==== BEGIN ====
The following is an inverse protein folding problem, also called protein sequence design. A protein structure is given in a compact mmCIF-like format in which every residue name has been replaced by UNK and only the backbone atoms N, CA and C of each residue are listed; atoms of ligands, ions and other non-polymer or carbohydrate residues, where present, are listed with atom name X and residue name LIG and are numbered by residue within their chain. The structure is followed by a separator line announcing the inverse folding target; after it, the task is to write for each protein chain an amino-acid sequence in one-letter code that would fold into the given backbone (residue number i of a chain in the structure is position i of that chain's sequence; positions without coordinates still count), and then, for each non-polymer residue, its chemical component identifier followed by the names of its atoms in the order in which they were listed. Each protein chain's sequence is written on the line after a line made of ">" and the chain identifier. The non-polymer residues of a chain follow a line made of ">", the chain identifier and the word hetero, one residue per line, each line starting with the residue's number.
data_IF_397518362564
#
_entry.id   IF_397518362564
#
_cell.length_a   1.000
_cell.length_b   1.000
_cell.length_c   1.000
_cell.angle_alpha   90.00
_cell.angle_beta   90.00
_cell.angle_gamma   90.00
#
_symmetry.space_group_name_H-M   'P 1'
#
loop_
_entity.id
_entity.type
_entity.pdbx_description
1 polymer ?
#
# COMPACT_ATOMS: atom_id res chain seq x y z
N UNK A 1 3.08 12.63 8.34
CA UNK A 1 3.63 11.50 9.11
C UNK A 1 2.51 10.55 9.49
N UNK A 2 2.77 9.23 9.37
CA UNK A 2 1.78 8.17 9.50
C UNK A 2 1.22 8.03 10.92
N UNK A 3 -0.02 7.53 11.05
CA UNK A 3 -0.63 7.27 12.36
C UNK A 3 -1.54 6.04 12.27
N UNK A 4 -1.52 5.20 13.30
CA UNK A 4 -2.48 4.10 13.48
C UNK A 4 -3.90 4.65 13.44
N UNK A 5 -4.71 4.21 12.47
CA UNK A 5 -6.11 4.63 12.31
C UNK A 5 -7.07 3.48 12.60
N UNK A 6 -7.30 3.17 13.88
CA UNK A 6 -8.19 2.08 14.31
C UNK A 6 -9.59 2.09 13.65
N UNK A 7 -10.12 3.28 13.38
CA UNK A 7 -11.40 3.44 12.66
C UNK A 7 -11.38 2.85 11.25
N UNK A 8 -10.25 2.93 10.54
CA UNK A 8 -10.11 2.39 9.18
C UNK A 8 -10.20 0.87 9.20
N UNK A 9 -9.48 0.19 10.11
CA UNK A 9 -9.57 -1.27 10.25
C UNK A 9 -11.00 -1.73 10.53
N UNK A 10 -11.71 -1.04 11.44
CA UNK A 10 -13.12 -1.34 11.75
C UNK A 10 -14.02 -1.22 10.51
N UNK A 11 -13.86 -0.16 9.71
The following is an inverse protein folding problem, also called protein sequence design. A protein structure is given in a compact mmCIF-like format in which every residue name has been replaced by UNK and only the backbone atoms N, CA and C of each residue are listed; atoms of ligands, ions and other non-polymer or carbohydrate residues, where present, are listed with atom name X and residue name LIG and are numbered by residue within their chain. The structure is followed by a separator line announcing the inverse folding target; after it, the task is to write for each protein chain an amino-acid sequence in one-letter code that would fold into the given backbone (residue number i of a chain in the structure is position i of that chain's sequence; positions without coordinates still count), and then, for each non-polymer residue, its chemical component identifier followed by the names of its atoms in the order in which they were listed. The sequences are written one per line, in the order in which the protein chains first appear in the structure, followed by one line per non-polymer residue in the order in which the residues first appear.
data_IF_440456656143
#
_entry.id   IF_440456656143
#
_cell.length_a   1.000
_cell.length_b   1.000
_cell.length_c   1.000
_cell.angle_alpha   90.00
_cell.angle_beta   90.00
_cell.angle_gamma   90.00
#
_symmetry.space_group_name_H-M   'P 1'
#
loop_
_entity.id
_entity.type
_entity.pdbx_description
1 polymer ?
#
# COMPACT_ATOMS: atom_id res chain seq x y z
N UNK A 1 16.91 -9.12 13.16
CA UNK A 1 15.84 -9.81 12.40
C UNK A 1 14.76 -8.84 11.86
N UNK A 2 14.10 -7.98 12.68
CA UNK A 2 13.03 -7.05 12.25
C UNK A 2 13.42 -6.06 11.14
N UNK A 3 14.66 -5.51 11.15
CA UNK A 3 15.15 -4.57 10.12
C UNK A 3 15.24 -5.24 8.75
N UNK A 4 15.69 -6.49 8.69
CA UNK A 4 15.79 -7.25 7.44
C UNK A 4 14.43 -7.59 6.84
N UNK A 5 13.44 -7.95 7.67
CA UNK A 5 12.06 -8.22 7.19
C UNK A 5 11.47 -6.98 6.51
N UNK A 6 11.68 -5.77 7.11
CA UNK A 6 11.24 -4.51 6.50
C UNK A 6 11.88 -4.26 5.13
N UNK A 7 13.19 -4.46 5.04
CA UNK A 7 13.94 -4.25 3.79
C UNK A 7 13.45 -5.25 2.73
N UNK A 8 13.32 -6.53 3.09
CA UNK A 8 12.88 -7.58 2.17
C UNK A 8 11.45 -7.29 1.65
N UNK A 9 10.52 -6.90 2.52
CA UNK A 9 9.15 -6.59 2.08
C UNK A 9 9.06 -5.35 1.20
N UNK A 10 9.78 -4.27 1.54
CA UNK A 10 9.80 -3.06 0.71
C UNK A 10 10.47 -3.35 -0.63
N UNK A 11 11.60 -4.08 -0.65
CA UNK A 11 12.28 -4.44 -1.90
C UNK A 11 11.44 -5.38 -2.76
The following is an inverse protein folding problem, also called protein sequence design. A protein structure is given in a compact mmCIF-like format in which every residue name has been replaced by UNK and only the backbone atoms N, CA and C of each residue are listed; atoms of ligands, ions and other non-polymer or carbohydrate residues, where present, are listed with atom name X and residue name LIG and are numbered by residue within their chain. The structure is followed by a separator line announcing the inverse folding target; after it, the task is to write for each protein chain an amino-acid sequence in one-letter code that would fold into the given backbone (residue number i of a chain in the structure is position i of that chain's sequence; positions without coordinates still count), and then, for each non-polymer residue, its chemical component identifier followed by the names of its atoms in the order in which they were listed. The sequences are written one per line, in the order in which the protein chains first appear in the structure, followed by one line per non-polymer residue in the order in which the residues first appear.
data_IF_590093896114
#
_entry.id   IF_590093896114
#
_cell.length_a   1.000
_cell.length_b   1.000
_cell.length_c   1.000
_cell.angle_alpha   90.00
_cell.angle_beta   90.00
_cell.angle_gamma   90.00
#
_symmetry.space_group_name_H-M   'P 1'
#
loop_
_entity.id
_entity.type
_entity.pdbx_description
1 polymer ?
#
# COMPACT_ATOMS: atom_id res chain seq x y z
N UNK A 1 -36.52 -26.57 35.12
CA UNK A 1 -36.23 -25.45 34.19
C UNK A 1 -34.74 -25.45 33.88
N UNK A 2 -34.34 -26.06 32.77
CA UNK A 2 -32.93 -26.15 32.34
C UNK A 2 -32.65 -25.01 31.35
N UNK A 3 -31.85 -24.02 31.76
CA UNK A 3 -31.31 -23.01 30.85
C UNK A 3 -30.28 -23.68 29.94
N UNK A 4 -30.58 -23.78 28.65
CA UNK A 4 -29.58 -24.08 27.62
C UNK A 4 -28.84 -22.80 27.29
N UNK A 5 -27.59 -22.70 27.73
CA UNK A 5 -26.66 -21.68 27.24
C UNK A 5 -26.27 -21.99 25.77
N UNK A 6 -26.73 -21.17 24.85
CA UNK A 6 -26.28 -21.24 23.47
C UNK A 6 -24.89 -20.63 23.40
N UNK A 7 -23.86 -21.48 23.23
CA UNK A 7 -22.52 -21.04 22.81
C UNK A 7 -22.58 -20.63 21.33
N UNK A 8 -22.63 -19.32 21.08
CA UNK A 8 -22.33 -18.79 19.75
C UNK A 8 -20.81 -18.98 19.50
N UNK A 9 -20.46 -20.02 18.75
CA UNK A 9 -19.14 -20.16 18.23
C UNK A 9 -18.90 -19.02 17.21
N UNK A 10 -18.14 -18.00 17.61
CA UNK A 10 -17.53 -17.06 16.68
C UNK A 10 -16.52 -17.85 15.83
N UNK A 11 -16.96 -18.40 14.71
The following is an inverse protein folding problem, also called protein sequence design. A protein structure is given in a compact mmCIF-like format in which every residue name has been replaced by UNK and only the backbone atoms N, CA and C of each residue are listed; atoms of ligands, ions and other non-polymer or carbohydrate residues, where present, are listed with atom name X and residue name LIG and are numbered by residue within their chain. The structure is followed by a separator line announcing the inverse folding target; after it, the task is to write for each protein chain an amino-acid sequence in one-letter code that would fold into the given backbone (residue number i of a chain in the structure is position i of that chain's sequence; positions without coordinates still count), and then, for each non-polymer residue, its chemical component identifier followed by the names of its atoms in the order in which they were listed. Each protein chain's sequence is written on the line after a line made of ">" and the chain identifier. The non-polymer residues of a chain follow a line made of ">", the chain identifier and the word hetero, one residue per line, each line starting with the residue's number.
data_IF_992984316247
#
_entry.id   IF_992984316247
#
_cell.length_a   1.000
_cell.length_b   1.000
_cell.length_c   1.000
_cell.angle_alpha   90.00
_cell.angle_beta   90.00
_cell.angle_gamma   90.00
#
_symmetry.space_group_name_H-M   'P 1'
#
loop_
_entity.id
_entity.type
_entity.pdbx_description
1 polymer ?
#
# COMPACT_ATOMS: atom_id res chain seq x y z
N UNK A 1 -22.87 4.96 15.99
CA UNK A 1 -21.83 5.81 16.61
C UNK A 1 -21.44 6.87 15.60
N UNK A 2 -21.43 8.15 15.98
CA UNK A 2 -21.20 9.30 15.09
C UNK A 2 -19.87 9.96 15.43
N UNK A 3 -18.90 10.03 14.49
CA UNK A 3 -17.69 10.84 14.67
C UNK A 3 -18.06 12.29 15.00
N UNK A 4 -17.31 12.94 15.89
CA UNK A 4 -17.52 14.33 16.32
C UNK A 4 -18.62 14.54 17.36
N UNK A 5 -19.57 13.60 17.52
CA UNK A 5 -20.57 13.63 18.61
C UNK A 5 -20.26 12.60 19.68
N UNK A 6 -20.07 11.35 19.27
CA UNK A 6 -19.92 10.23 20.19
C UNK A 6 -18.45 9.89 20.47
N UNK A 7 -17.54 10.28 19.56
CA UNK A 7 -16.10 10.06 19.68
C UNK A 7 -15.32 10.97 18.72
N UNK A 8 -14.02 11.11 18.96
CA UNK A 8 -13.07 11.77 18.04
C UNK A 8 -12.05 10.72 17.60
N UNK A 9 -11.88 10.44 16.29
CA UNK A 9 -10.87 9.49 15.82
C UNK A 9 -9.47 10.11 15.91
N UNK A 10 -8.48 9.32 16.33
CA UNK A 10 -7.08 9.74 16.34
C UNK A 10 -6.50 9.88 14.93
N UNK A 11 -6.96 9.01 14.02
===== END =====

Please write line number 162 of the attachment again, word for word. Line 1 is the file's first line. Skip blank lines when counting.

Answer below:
_entry.id   IF_992984316247